Novelist Moore (In the Cut) looks back at the tumultuous events she experienced in the 1960s and 1970s. Moore's childhood, visited in an earlier memoir (Light Years), ended abruptly in 1963, when she was sent to Pennsylvania by her stepmother to live with her maternal relatives. The following decades, chronicled in exacting prose, see Moore attempting to build a life despite being sheltered from the realities of how other people live. Her journey to adulthood included years working as a sales clerk, model, personal assistant, and script reader to at least one movie star, as well as friend to the literati and glitterati after she made her way to California. Despite these seeming adventures, Moore's saga is far from the stuff of fairy tales, and the shadow cast by the early loss of her enigmatic mother is never far from the page. More harrowing still are the accounts of the cavalier attitudes toward women and sexual assault, which Moore describes ever so matter-of-factly. VERDICT Moore offers readers a well-written, unobstructed view of what appears to be an idyllic life, ultimately revealing that looks can be deceiving.—Thérèse Purcell Nielsen, Huntington P.L., NY
A novelist's engaging coming-of-age memoir.
In her novel Sleeping Beauties (1993), Moore (Creative Writing/Princeton Univ.; Paradise of the Pacific: Approaching Hawaii, 2015, etc.) spun a dark fairy tale complete with a wicked stepmother and handsome prince who turns out, sadly, not to be charming. Here, she evokes that work of fiction: an account of her life, adventures, and misadventures, from childhood to her 30s. Once again, there is a cruel stepmother, a woman her father quickly married after Moore's mother, who had suffered several mental breakdowns, died in her sleep; a hardscrabble young adulthood when Moore, at 17, was sent from her native Hawaii to live with her grandmother and aunt in Pennsylvania; beneficent godmothers; handsome lovers; and fabulous clothes. Moore's stepmother resented Moore and her siblings, rationed their food, and deprived them of simple childhood pleasures. To escape her repressive home, Moore slipped away to visit a neighboring couple, the extremely wealthy and influential Kaisers: he, the famous shipbuilder; she, his beautiful younger wife, who bestowed on Moore castoff designer clothes, furs, and shoes. The Kaisers' connections opened doors for the author: a job at Bergdorf's; modeling, including at a boat trade show, where she wore a glittering silver sheath as Miss Aluminum; and minor roles in movies. With no aspirations to be an actor, Moore takes a wry, cleareyed view of the movie world's pretensions. Like the Kaisers, Connie Wald, the glamorous widow of producer Jerry Wald, proved to be another benefactor, launching Moore into a world of literary, artistic, and entertainment royalty: Joan Didion, Audrey Hepburn, Elizabeth Taylor, Mike Nichols, and Jack Nicholson (with whom Moore had a brief fling), among many others. Moore portrays herself as "self-invented…a girl on the run," buffeted by life, "high-spirited" but always in need of emotional and financial protection and constantly afflicted by a "ceaseless longing for my mother." By her 30s, she stood on firmer ground: divorced, mother to an infant daughter, newly confident about shaping her future.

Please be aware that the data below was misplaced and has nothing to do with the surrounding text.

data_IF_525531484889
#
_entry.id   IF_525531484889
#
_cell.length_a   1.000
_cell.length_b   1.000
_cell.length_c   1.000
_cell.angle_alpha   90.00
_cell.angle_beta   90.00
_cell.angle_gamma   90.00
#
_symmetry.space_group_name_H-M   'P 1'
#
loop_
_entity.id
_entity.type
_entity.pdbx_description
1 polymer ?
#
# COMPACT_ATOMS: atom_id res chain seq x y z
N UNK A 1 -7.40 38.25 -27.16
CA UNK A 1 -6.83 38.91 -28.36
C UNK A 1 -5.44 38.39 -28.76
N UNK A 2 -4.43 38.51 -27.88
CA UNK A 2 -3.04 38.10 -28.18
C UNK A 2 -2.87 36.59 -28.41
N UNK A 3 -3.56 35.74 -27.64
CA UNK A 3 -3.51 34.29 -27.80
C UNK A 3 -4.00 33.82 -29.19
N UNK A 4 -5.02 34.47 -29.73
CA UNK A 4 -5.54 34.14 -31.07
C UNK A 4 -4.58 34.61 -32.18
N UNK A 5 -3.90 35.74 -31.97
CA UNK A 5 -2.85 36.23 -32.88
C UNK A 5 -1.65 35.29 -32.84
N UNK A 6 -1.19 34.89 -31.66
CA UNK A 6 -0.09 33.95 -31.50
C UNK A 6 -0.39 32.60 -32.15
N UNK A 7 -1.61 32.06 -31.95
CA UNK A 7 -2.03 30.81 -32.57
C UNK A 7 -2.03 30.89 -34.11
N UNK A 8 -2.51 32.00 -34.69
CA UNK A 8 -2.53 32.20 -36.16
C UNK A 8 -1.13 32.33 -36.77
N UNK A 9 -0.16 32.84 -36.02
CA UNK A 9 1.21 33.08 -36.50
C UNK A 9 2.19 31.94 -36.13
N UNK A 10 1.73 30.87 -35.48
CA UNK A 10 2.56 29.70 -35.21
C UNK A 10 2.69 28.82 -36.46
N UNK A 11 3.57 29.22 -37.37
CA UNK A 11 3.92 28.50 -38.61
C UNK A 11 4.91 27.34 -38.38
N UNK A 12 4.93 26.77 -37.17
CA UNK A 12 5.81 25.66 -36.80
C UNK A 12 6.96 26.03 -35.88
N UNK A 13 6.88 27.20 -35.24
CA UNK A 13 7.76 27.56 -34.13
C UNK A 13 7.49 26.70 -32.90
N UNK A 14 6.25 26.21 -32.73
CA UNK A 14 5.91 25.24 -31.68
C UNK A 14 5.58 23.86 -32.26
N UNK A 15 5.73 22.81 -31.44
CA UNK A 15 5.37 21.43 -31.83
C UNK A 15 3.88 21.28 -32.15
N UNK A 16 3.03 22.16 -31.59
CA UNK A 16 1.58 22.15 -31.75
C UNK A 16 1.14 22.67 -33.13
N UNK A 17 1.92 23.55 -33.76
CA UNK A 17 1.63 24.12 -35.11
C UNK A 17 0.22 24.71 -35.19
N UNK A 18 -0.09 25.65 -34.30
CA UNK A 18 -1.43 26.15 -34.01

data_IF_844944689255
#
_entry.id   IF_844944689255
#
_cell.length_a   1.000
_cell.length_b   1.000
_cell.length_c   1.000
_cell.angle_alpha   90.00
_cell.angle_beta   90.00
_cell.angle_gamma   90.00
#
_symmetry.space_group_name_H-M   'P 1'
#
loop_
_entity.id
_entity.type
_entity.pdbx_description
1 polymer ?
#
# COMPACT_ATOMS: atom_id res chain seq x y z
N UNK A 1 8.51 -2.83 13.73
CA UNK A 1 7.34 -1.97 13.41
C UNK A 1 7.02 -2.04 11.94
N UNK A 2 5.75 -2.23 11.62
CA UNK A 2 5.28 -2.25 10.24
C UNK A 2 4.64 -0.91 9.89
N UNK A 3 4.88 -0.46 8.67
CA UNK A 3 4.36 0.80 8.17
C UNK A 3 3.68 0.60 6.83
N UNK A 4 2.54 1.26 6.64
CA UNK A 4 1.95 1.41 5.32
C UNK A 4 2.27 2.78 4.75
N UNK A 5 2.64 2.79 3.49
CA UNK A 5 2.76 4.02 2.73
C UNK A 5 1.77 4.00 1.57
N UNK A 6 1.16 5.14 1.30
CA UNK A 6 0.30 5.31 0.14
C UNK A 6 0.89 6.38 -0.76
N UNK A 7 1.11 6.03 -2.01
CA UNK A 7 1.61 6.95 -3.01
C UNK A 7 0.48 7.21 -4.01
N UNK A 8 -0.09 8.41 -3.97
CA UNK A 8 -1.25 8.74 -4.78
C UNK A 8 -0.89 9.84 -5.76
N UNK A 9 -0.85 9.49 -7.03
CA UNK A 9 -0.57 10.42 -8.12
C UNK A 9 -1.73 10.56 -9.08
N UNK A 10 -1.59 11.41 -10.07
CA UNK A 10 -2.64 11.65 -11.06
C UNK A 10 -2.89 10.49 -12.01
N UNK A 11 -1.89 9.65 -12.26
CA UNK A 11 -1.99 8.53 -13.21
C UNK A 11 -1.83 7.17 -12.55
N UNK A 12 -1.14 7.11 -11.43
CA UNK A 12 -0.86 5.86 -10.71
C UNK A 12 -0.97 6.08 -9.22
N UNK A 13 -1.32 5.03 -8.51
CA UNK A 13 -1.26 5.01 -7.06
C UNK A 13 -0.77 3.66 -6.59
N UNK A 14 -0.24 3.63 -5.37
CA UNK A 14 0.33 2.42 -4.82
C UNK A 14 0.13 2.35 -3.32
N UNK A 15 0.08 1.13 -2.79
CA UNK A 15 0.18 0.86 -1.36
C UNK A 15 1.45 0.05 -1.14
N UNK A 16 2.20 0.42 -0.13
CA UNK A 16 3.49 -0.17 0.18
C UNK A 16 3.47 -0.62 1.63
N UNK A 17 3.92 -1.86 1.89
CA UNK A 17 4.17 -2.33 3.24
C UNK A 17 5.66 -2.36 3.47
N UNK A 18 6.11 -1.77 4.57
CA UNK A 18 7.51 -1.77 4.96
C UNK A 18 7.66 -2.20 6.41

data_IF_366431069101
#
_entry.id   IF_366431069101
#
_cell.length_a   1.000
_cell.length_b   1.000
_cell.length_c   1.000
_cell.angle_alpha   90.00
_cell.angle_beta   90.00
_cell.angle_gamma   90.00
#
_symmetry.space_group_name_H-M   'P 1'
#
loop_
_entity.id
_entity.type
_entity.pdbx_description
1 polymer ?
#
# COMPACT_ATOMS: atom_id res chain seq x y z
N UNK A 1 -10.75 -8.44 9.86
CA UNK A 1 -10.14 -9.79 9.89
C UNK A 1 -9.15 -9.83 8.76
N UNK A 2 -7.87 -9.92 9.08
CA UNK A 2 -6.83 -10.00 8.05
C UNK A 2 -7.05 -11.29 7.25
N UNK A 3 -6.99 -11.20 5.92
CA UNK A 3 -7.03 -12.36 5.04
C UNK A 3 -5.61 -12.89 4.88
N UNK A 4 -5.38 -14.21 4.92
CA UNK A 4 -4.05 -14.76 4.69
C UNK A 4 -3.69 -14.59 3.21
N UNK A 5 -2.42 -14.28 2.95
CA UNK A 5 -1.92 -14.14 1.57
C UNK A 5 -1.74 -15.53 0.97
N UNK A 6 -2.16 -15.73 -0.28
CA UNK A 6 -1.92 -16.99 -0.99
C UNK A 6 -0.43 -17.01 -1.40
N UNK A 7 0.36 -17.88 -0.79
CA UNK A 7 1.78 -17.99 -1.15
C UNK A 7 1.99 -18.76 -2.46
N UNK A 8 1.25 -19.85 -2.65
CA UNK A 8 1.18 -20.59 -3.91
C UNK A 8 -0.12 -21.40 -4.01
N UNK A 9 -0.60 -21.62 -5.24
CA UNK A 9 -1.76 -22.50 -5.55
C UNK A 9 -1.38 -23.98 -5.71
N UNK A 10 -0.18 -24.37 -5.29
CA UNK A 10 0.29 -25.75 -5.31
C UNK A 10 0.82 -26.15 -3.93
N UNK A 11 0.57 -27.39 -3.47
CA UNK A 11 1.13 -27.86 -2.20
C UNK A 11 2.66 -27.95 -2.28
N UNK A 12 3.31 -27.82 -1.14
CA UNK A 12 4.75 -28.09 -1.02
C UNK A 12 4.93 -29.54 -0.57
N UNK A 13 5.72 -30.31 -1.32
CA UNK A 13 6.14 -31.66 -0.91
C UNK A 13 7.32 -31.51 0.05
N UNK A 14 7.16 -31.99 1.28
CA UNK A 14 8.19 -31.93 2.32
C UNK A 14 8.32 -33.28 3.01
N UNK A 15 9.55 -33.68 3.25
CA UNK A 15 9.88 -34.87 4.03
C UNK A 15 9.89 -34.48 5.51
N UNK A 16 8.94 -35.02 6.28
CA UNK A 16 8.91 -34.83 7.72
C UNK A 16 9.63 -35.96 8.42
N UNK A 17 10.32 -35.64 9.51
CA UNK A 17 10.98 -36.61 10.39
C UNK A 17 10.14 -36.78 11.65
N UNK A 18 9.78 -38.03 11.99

A captivating portrait of a woman in search of herself.